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Driven by a desire for reliable, human-relevant, and efficient testing approaches, regulatory agencies and companies around the world are striving to implement new approach methodologies (NAMs) for chemical toxicity testing. In fact, many have instated goals or requirements to reduce and replace tests on ...

Driven by a desire for reliable, human-relevant, and efficient testing approaches, regulatory agencies and companies around the world are striving to implement new approach methodologies (NAMs) for chemical toxicity testing. In fact, many have instated goals or requirements to reduce and replace tests on animals with robust animal-free testing approaches.

The elucidation of biological mechanisms and the emergence of new technologies have led to substantial advancement of NAMs, which include in vitro and computational methods. A bottleneck in their implementation has been a lack of widespread regulatory acceptance, often slowed by the historical process of validation, which involves direct comparison to animal tests that were never validated for their reproducibility or relevance to humans. There is growing consensus that the validation paradigm needs to be viewed through a new lens to ensure new methods that are as good as or better than currently used methods can be identified and implemented in a timely manner.

This Research Topic will include case study examples of NAMs that may be applied to regulatory decision-making. It will highlight innovative NAM research, and elucidate how NAMs can be used in an integrated approach to provide information that answers regulatory questions used to protect humans and the environment. Contributions may also highlight new ways of thinking about how to show the validity of NAMs while ensuring greater human-relevance and more timely incorporation into the regulatory decision-making process.

Gaining confidence in NAMs is critical to their implementation and widespread regulatory acceptance. This Research Topic will facilitate that process by sharing NAM case studies that demonstrate their utility based on an understanding of human biology. The Topic Editors welcome any contributions related to the use of NAMs to meet or support regulatory requirements for chemical toxicity testing. Potential topics include, but are not limited to:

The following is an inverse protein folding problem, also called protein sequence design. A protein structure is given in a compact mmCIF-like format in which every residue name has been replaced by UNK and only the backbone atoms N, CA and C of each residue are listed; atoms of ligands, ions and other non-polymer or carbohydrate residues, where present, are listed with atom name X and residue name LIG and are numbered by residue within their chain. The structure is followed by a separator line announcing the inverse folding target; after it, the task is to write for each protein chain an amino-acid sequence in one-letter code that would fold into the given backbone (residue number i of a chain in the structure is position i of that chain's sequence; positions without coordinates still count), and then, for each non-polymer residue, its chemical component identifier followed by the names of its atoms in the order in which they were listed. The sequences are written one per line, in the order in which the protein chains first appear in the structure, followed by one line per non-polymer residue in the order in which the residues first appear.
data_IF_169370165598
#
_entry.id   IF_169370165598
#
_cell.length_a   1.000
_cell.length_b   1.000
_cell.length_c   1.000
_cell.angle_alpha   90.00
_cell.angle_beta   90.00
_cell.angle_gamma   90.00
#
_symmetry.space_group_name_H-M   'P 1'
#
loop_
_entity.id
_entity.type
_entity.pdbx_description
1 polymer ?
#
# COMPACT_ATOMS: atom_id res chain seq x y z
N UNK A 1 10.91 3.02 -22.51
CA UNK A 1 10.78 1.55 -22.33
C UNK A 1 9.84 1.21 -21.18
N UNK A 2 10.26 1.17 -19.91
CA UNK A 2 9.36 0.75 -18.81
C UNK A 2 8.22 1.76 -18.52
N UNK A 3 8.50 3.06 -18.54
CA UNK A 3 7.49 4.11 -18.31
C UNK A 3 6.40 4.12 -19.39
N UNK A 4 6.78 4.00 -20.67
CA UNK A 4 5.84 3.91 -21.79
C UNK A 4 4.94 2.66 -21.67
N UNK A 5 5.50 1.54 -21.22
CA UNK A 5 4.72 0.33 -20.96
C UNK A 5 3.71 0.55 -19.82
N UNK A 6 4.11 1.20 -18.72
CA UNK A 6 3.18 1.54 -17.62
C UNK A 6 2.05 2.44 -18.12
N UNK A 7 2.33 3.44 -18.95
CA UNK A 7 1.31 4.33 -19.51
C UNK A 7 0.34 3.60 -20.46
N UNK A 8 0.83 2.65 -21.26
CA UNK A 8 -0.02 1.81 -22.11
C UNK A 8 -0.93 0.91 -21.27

• NAMs to assess endpoints of interest in regulatory toxicology, including skin and eye irritation, skin sensitization, respiratory sensitization, systemic toxicity, genotoxicity, developmental and reproductive toxicity, carcinogenicity, and ecotoxicity.
• Weight of evidence approaches incorporating exposure considerations, physical-chemical properties, existing information, non-testing information, and in vitro and in silico models.
• Lesson learned from successful or unsuccessful regulatory submissions of NAMs.
• High-throughput in vitro screening tests as well as advanced in vitro methods, such as 3D organotypic tissue models, microphysiological systems/organ-on-a-chip, organoids, and tissue slices.
In vitro or in silico systems to address questions of chemical mode-of-action, metabolism, or toxicokinetics.
• The application of a read across assessment framework.
• Adverse Outcome Pathways to be used for toxicity assessment.
• Retrospective reviews to identify whether a test produces information used in regulatory decision-making.
• Data analyses of the repeatability and reproducibility of a test method.
• The creation or use of databases of curated toxicology data.


Different Article Types can be submitted to the Research Topic including Original Research, Review, Mini-Review, Brief Research Report, Perspective articles, among others. You can find detailed information here.


We look forward to receiving your valuable contributions to our Research Topic.


Carole Hirn and Claire Terry declare competing interests as they are employed by companies that use the technologies discussed in this issue for toxicological evaluation purposes and for the determination of product safety, respectively. The other Topic Editors have no competing interests to declare.

Keywords: New approach methodologies (NAM), in vitro, in silico, chemical toxicity, human-relevant testing


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